Department of Pediatrics, Division of Pediatric Endocrinology, McGill University Health Center, Montreal Children S Hospital, 2300 Tupper, Suite C-244, Montreal, Quebec H3H1P3, Canada
The latest version of the American Diabetes Association practice guidelines  distinguishes no fewer than 59 causes of diabetes mellitus. This array of etiologies can be dazzling even to the specialist but can be made manageable by putting it in statistical perspective and reducing it to the two basic physiologic disruptions responsible for hyperglycemia: insulin deficiency and insulin resistance. First, it is important to know that most (more than 95%) patients can be classified into either type 1 or type 2 diabetes. Second, the clinical management of the rare patient with unusual forms of diabetes does not require a profound understanding of the underlying disorder, just the ability to estimate the relative contributions of insulin resistance versus deficiency. A specific diagnosis is helpful in this regard. This is facilitated by the fact that many of these rare etiologies of diabetes are associated with specific (and often pre-existing) clinical syndromes or characteristic age of onset (ie, neonatal diabetes). In addition, molecular diagnosis is becoming available for an increasing number of these disorders. This article aims to help the practicing pediatrician make such a specific diagnosis and understand its implication in clinical case management.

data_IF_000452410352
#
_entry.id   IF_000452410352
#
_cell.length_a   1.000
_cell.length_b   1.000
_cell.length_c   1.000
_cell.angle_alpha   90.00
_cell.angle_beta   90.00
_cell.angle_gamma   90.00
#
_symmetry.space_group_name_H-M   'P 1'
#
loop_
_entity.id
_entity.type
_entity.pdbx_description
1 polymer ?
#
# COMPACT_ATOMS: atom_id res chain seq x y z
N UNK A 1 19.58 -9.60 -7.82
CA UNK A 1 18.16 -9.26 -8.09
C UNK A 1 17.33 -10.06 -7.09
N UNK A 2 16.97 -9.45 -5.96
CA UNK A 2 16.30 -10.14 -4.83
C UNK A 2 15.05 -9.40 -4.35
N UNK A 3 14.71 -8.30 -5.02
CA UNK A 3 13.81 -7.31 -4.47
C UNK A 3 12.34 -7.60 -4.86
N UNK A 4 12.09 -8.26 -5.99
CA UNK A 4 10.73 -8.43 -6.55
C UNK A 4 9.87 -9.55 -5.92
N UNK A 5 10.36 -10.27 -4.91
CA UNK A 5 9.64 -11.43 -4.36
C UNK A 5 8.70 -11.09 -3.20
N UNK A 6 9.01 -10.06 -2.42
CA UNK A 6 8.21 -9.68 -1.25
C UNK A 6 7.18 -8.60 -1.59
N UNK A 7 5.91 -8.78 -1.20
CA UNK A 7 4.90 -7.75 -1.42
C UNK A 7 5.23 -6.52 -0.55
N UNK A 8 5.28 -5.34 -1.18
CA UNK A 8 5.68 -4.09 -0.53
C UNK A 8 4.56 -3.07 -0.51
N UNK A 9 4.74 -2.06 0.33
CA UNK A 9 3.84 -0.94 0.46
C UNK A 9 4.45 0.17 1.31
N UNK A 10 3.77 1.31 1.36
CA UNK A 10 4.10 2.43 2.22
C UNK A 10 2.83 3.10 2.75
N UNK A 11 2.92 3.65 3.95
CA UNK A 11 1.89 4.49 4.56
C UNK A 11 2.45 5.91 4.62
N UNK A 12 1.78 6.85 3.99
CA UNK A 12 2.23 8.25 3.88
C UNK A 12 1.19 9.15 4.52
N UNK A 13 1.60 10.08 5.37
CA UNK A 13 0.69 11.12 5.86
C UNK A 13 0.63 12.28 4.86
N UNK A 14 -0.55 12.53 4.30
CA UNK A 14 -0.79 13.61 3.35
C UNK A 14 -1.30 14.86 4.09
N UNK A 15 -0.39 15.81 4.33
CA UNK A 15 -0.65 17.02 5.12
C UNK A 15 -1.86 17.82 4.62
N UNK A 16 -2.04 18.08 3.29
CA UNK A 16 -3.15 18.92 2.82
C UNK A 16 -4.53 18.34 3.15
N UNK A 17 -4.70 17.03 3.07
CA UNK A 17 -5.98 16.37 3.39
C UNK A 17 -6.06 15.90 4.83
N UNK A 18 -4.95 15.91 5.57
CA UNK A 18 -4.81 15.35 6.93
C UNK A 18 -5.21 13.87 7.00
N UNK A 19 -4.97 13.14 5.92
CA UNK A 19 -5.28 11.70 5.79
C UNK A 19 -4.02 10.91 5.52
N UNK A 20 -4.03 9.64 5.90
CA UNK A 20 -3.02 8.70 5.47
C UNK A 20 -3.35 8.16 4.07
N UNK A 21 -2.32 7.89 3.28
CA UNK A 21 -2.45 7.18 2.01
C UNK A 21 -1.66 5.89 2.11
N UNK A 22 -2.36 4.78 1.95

Maturity-onset diabetes of the young (MODY) is a clinically and genetically heterogeneous group of disorders with autosomal-dominant inheritance . It
Dr. Nakhla is the recipient of an Eli Lilly pediatric endocrine fellowship. Dr. Polychronakos' research is supported by the Juvenile Diabetes Foundation, Genome Canada, and Genome Quebec.
* Corresponding author.
E-mail address: [email protected] (C. Polychronakos).
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